Their view: Taxing nonprofit endowments taxes our nation’s future

Thomas J. Botzman - Guest Columnist | November 11th, 2017 1:54 pm

The tax bill recently introduced by Congress – House Resolution 1 or HR1 – aims to reduce tax rates and to close tax loopholes. As a nation, we often speak of expanding opportunity for the middle class. Current tax law has a number of provisions aimed at doing just that by supporting access to higher education. It is my hope the new bill will preserve and enhance those existing provisions, especially as they apply to endowments and the deductibility of charitable contributions.

Higher education is unlike any other venture as it purposely operates at a loss. When we add tuition, fees and room and board to state and federal assistance grants and loans, our revenue typically does not equal our cost of doing business. Donors who give back to their communities by supporting future students most often bridge the resulting deficit. Many of those donors choose to fund scholarships that subsidize students’ education decades after the initial donation. In these instances, donors may never meet many of the beneficiaries of their long-lasting generosity. Universities only spend a given portion of the scholarship earnings, thereby preserving the initial investment or corpus, permanently.

If a donor provides $100,000, for example, a university might choose to spend 4 percent of the earnings annually on a scholarship. The student receives a $4,000 scholarship and the original funds are invested so future collegians can receive a similar financial award, hopefully in perpetuity. Theoretically, the grandchildren of the original scholarship recipient could receive a scholarship from the same fund.

Our tax laws rightfully restrict the ability of the university to spend the original donation. In return, the donor receives a tax deduction and the university, as a nonprofit, does not pay taxes on the endowed scholarship funds.

Unfortunately, HR1 proposes to levy a “modest” 1.4 percent tax on endowment funds. The original proposal set a threshold of $100,000 in endowment per full-time student for the tax. The vast majority of private institutions in our area – Northeastern Pennsylvania – do not meet this financial threshold and, therefore, would pay no tax. A more recent policy suggestion raised the ceiling to $250,000.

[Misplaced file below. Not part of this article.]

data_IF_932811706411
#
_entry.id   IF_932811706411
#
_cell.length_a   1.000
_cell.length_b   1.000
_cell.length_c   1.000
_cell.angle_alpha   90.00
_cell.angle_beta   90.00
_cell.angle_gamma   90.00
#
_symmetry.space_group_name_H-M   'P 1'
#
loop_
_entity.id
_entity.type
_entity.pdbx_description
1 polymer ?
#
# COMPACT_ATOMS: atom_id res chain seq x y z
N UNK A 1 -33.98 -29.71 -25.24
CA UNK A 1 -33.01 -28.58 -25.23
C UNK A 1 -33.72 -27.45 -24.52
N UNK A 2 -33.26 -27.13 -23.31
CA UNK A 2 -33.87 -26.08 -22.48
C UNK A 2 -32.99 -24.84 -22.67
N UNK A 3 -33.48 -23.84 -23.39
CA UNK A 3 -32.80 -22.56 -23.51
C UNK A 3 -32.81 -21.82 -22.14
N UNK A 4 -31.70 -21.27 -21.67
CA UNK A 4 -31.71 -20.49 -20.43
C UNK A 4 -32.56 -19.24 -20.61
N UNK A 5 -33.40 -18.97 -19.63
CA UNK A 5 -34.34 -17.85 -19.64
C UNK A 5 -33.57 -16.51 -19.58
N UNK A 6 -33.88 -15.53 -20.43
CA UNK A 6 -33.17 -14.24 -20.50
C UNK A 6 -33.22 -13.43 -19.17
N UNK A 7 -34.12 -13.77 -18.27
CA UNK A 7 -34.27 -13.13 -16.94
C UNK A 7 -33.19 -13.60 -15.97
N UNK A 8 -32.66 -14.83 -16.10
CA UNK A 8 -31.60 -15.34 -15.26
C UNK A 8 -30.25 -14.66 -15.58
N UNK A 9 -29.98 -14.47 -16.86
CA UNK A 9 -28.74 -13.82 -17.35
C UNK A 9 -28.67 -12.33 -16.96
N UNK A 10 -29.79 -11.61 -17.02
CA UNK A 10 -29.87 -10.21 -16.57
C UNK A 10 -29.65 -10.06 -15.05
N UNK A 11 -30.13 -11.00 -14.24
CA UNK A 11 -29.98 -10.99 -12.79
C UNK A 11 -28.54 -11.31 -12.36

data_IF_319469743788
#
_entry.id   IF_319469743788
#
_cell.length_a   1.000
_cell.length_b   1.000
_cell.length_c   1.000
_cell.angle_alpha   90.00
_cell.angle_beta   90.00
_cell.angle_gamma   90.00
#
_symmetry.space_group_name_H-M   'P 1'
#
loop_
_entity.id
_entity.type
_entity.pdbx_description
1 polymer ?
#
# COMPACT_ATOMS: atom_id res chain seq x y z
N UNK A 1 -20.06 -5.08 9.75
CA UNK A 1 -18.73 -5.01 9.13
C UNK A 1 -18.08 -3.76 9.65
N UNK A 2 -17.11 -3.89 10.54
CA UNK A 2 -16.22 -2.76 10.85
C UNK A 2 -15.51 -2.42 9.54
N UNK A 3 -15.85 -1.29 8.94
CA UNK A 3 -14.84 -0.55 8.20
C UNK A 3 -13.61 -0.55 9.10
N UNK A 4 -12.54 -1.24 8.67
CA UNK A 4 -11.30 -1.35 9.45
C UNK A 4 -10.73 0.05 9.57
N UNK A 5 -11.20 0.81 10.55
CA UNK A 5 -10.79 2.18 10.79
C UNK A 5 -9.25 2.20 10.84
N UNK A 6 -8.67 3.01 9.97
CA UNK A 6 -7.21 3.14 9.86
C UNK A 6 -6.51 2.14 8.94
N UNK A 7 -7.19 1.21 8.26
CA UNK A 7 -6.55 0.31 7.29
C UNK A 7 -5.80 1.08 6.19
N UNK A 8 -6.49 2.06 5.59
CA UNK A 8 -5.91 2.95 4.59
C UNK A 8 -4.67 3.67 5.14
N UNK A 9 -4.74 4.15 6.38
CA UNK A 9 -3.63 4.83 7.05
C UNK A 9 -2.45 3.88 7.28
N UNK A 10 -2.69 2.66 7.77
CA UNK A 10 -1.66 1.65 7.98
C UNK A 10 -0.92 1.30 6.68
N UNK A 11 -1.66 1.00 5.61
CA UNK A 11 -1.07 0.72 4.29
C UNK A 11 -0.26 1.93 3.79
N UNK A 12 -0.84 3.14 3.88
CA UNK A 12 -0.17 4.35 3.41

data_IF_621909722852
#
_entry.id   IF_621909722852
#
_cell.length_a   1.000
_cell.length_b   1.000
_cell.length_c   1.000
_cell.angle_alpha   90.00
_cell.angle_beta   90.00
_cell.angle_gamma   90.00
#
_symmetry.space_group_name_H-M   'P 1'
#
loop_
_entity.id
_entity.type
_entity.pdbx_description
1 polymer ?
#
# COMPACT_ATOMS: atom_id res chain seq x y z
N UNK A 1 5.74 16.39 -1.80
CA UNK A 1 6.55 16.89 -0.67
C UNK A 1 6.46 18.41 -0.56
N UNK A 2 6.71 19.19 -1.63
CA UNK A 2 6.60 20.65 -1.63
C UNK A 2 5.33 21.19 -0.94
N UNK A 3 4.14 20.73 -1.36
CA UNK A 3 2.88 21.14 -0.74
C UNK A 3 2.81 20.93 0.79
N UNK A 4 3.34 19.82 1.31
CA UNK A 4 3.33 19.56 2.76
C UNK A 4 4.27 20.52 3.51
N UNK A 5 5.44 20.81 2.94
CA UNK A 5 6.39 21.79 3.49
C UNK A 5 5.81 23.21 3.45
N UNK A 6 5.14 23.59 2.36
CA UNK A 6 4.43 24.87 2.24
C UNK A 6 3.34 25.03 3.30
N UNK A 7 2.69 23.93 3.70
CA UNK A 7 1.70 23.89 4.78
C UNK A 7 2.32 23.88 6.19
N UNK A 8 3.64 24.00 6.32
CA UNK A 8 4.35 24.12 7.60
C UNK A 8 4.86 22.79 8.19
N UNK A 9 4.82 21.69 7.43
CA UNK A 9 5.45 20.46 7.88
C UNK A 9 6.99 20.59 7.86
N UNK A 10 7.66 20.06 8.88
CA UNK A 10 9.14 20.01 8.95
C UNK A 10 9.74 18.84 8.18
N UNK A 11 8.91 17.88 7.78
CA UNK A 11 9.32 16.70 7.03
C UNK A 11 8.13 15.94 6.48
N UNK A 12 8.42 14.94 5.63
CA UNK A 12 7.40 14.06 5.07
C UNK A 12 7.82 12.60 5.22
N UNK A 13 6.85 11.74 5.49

No matter what financial level federal lawmakers ultimately approve, they need to understand how this policy erodes the ability for colleges and universities to collaborate with generous donors to fund college educations for countless Americans. These gifts, which were made legally and completely with the intent to fund scholarships, will be siphoned away to pay for a tax cut.

There is little doubt in my mind the tax rate will increase and the threshold will decrease over time. Therefore, a tax aimed at the wealthiest private institutions will eventually also impact smaller institutions, such as Misericordia University where I serve as president. Coupled with an increase in the standard deduction, as proposed in the new bill, we can expect to see far less giving to endowed scholarships in the future should the bill pass.

Where will higher education go to make up the difference? If private colleges have less donor-supported funds to award to students, they may seek education in the public sector or draw more heavily on state and federal programs. Both of these options put additional strain on government and negate the benefits of any tax on endowments.

Conversely, if colleges and universities have to ask students for more, they ultimately will incur additional debt. Another likely result is that fewer students will enroll and complete degrees. Those missing students over time will pay less payroll and other taxes. Our tax cut, which seemed like such a good idea in 2017, will reduce future taxes and economic development.

A better path is to continue searching for ways that enable our tax code to support investment and economic growth. An educated workforce is key to increasing productivity, which in turn will increase both personal and corporate earnings. As a result, the federal government can achieve long-term growth in tax revenue without looking to tax gifts given in the hope of a better future for our children and grandchildren.

Botzman
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Thomas J. Botzman

Guest Columnist

Thomas J. Botzman, Ph.D., is president of Misericordia University in Dallas.


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